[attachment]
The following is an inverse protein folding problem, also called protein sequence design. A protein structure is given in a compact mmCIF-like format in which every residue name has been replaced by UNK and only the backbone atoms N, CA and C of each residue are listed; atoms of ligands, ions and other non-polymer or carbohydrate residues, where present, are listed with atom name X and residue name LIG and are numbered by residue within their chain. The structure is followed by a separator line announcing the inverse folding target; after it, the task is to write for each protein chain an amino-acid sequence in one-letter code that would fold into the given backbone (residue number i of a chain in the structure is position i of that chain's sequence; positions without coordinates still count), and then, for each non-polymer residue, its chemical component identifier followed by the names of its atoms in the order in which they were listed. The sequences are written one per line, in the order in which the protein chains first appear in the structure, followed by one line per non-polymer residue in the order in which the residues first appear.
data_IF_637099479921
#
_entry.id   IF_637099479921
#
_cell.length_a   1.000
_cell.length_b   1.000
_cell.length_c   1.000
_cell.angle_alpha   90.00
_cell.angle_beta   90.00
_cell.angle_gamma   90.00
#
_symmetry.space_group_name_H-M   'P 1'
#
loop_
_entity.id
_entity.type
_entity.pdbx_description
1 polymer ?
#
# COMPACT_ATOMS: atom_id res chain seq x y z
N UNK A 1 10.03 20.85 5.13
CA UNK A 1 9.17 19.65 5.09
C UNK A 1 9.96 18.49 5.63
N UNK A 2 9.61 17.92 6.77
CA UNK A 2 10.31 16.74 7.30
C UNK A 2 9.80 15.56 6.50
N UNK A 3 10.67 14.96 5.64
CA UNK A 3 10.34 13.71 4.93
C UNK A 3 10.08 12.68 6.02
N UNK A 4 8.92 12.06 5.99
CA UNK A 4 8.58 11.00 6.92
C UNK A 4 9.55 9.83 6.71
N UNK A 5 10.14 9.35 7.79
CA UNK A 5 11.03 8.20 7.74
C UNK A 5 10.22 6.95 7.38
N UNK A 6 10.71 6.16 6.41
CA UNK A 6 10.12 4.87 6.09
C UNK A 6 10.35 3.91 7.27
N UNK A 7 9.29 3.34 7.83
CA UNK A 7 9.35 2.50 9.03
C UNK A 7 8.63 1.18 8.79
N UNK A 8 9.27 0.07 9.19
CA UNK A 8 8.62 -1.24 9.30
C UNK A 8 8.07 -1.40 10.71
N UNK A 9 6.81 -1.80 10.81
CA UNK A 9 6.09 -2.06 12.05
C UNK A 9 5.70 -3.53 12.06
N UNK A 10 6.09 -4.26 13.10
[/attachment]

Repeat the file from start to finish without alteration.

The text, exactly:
The following is an inverse protein folding problem, also called protein sequence design. A protein structure is given in a compact mmCIF-like format in which every residue name has been replaced by UNK and only the backbone atoms N, CA and C of each residue are listed; atoms of ligands, ions and other non-polymer or carbohydrate residues, where present, are listed with atom name X and residue name LIG and are numbered by residue within their chain. The structure is followed by a separator line announcing the inverse folding target; after it, the task is to write for each protein chain an amino-acid sequence in one-letter code that would fold into the given backbone (residue number i of a chain in the structure is position i of that chain's sequence; positions without coordinates still count), and then, for each non-polymer residue, its chemical component identifier followed by the names of its atoms in the order in which they were listed. The sequences are written one per line, in the order in which the protein chains first appear in the structure, followed by one line per non-polymer residue in the order in which the residues first appear.
data_IF_637099479921
#
_entry.id   IF_637099479921
#
_cell.length_a   1.000
_cell.length_b   1.000
_cell.length_c   1.000
_cell.angle_alpha   90.00
_cell.angle_beta   90.00
_cell.angle_gamma   90.00
#
_symmetry.space_group_name_H-M   'P 1'
#
loop_
_entity.id
_entity.type
_entity.pdbx_description
1 polymer ?
#
# COMPACT_ATOMS: atom_id res chain seq x y z
N UNK A 1 10.03 20.85 5.13
CA UNK A 1 9.17 19.65 5.09
C UNK A 1 9.96 18.49 5.63
N UNK A 2 9.61 17.92 6.77
CA UNK A 2 10.31 16.74 7.30
C UNK A 2 9.80 15.56 6.50
N UNK A 3 10.67 14.96 5.64
CA UNK A 3 10.34 13.71 4.93
C UNK A 3 10.08 12.68 6.02
N UNK A 4 8.92 12.06 5.99
CA UNK A 4 8.58 11.00 6.92
C UNK A 4 9.55 9.83 6.71
N UNK A 5 10.14 9.35 7.79
CA UNK A 5 11.03 8.20 7.74
C UNK A 5 10.22 6.95 7.38
N UNK A 6 10.71 6.16 6.41
CA UNK A 6 10.12 4.87 6.09
C UNK A 6 10.35 3.91 7.27
N UNK A 7 9.29 3.34 7.83
CA UNK A 7 9.35 2.50 9.03
C UNK A 7 8.63 1.18 8.79
N UNK A 8 9.27 0.07 9.19
CA UNK A 8 8.62 -1.24 9.30
C UNK A 8 8.07 -1.40 10.71
N UNK A 9 6.81 -1.80 10.81
CA UNK A 9 6.09 -2.06 12.05
C UNK A 9 5.70 -3.53 12.06
N UNK A 10 6.09 -4.26 13.10